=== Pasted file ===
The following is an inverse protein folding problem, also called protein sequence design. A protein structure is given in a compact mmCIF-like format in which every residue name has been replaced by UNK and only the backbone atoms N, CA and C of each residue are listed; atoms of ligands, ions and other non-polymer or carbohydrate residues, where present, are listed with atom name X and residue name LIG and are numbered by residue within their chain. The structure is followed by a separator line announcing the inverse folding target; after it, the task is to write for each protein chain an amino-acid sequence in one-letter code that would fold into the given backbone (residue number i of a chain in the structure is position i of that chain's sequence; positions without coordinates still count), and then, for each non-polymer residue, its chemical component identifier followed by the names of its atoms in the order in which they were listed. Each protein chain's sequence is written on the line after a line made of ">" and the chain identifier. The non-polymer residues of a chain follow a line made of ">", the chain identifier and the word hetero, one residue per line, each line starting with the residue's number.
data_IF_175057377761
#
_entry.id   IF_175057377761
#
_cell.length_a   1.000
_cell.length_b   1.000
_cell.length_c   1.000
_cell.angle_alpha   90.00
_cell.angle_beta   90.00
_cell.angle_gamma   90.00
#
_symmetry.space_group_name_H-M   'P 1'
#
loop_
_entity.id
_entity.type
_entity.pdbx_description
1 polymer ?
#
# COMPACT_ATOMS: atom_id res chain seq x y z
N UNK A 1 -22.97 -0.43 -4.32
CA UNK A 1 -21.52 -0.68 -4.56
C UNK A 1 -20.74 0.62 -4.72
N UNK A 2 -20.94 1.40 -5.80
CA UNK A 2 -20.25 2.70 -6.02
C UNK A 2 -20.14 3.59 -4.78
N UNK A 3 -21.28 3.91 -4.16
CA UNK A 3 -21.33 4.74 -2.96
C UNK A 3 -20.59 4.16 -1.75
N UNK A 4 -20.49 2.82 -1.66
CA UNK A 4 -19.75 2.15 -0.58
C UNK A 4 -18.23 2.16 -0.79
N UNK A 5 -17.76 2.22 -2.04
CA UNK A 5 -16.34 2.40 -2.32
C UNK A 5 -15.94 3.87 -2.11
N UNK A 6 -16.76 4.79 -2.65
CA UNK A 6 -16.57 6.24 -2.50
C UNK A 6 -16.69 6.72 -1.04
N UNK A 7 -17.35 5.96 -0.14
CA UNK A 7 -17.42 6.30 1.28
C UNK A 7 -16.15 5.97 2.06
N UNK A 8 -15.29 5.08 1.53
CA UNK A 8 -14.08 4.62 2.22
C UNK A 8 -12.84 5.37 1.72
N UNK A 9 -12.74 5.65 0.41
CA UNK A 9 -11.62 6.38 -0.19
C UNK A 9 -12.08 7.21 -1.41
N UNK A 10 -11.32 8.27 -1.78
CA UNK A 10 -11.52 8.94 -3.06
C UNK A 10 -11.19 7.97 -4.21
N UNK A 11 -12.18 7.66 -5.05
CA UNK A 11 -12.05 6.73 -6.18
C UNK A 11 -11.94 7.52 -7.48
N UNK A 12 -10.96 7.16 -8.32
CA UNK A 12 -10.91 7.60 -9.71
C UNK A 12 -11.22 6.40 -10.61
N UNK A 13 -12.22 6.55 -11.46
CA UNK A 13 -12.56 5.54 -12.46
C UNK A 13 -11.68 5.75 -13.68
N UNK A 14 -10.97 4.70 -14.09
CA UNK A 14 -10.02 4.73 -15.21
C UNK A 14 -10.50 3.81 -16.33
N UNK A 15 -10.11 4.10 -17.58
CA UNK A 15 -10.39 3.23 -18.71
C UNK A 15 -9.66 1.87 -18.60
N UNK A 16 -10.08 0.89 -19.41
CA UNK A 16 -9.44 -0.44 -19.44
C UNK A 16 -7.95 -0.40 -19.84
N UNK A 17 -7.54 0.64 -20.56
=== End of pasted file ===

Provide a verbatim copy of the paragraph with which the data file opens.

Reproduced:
The following is an inverse protein folding problem, also called protein sequence design. A protein structure is given in a compact mmCIF-like format in which every residue name has been replaced by UNK and only the backbone atoms N, CA and C of each residue are listed; atoms of ligands, ions and other non-polymer or carbohydrate residues, where present, are listed with atom name X and residue name LIG and are numbered by residue within their chain. The structure is followed by a separator line announcing the inverse folding target; after it, the task is to write for each protein chain an amino-acid sequence in one-letter code that would fold into the given backbone (residue number i of a chain in the structure is position i of that chain's sequence; positions without coordinates still count), and then, for each non-polymer residue, its chemical component identifier followed by the names of its atoms in the order in which they were listed. Each protein chain's sequence is written on the line after a line made of ">" and the chain identifier. The non-polymer residues of a chain follow a line made of ">", the chain identifier and the word hetero, one residue per line, each line starting with the residue's number.